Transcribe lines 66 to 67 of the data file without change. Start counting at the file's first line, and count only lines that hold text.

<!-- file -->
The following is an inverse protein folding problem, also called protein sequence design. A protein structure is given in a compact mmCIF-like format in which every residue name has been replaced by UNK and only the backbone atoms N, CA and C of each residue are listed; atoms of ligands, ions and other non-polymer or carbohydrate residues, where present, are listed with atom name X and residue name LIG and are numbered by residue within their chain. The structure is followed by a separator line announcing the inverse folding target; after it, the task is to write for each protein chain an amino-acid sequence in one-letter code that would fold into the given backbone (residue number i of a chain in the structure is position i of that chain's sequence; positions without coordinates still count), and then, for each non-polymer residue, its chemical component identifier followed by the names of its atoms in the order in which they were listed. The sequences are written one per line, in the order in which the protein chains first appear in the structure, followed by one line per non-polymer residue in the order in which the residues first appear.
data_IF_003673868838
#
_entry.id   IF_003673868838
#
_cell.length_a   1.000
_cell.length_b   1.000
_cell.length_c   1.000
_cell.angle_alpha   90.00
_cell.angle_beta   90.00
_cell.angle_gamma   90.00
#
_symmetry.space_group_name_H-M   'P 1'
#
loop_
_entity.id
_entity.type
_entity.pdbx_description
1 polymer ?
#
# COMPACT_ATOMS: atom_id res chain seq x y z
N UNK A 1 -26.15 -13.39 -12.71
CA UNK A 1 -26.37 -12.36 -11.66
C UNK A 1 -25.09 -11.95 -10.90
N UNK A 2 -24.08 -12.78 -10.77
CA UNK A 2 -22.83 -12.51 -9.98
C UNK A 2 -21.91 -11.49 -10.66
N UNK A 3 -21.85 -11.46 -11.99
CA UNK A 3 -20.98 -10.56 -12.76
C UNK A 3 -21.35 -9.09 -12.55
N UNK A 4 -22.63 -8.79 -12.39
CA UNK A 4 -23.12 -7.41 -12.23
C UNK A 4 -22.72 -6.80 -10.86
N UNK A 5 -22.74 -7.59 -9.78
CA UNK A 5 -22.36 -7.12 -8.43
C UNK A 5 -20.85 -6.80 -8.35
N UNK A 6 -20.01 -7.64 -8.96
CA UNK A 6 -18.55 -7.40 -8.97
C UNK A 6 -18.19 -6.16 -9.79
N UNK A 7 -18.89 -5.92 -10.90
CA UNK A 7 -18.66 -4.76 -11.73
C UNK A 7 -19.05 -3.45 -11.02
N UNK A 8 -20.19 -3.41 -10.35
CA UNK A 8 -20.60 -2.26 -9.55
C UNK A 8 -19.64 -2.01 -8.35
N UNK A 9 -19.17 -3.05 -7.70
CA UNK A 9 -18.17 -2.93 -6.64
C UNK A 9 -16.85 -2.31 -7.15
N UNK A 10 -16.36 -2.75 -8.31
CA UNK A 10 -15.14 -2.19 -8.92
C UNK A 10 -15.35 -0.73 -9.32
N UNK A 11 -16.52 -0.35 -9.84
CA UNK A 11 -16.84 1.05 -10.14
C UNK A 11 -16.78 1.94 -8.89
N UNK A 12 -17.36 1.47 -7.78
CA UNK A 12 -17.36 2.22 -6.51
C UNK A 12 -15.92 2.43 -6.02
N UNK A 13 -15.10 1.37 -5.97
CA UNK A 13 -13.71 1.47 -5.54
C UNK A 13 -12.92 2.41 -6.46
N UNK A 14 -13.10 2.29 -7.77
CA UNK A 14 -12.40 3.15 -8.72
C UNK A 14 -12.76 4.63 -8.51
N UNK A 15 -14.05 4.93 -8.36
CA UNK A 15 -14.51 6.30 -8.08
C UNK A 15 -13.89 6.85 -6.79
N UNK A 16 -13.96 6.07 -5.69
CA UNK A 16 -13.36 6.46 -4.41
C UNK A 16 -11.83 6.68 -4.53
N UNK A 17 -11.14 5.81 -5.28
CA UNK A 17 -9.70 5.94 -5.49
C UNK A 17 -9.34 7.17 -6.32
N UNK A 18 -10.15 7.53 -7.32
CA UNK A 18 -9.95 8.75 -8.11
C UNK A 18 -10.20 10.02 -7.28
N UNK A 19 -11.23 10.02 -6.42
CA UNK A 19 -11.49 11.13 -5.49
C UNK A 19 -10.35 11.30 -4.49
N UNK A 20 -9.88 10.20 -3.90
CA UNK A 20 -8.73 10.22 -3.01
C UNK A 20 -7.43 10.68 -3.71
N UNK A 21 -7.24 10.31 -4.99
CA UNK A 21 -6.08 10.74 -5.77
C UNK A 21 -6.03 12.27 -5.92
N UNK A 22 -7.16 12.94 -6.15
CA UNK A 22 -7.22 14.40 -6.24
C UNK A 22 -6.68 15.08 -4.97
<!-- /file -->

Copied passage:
C UNK A 15 -13.89 6.85 -6.79
N UNK A 16 -13.96 6.07 -5.69